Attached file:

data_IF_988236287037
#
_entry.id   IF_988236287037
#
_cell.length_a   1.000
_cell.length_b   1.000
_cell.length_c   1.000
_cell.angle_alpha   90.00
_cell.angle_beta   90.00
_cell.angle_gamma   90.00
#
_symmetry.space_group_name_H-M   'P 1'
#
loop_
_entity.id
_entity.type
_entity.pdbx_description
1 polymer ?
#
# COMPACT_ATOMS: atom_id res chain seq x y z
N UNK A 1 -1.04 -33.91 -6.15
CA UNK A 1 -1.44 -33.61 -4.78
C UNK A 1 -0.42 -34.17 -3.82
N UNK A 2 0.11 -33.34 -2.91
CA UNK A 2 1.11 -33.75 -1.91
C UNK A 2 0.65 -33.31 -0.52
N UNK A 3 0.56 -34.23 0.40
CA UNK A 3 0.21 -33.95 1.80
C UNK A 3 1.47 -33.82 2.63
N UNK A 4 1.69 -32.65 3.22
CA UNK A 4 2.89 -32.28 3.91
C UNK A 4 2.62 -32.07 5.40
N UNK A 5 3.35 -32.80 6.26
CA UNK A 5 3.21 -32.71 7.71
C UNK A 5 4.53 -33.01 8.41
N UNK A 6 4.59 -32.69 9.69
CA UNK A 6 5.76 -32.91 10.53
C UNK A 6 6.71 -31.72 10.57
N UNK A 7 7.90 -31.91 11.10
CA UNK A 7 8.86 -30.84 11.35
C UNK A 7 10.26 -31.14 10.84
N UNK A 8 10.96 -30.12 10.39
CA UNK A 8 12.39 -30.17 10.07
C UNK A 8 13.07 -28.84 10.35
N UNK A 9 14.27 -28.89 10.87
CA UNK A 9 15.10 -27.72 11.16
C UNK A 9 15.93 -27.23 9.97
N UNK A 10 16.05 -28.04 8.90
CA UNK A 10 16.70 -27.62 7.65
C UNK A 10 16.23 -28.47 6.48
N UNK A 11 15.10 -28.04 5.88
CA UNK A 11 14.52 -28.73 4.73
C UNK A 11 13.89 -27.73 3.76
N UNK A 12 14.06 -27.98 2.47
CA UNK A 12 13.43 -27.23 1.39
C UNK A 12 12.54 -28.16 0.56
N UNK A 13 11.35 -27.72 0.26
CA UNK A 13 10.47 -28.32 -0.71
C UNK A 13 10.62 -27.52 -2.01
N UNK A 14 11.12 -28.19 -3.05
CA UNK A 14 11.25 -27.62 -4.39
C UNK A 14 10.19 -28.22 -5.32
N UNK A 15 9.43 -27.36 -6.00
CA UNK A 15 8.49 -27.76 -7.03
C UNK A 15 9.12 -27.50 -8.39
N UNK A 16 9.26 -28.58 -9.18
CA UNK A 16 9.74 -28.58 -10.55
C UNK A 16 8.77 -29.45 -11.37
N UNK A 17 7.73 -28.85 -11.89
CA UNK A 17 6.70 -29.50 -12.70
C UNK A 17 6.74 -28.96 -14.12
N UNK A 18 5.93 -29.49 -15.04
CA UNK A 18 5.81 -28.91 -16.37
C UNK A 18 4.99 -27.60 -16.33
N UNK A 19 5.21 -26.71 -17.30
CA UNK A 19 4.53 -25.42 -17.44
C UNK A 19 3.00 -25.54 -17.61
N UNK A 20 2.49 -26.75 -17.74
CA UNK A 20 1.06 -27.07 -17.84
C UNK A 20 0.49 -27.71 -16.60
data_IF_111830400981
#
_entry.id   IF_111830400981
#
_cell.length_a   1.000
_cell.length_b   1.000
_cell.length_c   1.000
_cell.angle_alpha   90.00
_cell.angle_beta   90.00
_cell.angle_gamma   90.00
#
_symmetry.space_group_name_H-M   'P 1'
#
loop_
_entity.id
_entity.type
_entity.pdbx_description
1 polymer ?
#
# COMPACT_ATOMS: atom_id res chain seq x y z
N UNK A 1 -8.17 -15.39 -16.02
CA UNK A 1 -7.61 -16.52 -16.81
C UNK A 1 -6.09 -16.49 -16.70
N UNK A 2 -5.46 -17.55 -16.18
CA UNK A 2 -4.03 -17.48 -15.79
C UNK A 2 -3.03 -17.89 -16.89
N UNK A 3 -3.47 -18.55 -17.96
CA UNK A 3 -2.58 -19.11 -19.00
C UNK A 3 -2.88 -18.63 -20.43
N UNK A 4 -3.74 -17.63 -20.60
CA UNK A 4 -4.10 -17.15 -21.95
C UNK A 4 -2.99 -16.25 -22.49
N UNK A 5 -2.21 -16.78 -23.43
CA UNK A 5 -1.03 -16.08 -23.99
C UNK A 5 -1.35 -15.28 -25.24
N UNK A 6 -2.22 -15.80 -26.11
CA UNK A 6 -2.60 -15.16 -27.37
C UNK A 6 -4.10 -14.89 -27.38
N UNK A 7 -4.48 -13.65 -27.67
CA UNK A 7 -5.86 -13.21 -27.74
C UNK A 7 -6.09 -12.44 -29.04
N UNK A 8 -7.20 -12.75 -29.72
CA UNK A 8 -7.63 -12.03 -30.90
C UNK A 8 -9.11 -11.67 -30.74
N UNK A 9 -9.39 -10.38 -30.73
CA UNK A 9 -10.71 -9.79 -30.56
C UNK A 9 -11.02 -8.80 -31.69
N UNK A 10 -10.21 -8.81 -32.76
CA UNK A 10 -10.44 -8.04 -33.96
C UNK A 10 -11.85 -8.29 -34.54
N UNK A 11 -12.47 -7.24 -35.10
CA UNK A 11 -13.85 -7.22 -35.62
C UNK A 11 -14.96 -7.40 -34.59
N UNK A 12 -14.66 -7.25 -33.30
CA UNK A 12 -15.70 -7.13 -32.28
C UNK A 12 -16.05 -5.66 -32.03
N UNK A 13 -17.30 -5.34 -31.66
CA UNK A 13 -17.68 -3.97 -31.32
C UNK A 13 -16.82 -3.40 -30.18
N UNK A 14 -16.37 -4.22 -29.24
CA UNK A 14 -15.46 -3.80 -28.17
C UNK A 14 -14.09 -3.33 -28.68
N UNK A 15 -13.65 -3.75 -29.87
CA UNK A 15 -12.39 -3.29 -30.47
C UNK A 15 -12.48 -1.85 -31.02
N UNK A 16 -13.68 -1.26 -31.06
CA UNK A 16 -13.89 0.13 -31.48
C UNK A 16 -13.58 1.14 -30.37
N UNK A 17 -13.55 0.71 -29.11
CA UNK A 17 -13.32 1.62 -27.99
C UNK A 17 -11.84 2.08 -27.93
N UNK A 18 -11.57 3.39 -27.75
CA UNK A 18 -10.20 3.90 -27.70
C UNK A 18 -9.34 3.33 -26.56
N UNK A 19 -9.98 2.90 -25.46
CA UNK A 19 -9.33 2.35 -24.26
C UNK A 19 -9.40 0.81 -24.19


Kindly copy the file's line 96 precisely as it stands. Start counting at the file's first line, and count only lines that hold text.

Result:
_entity.type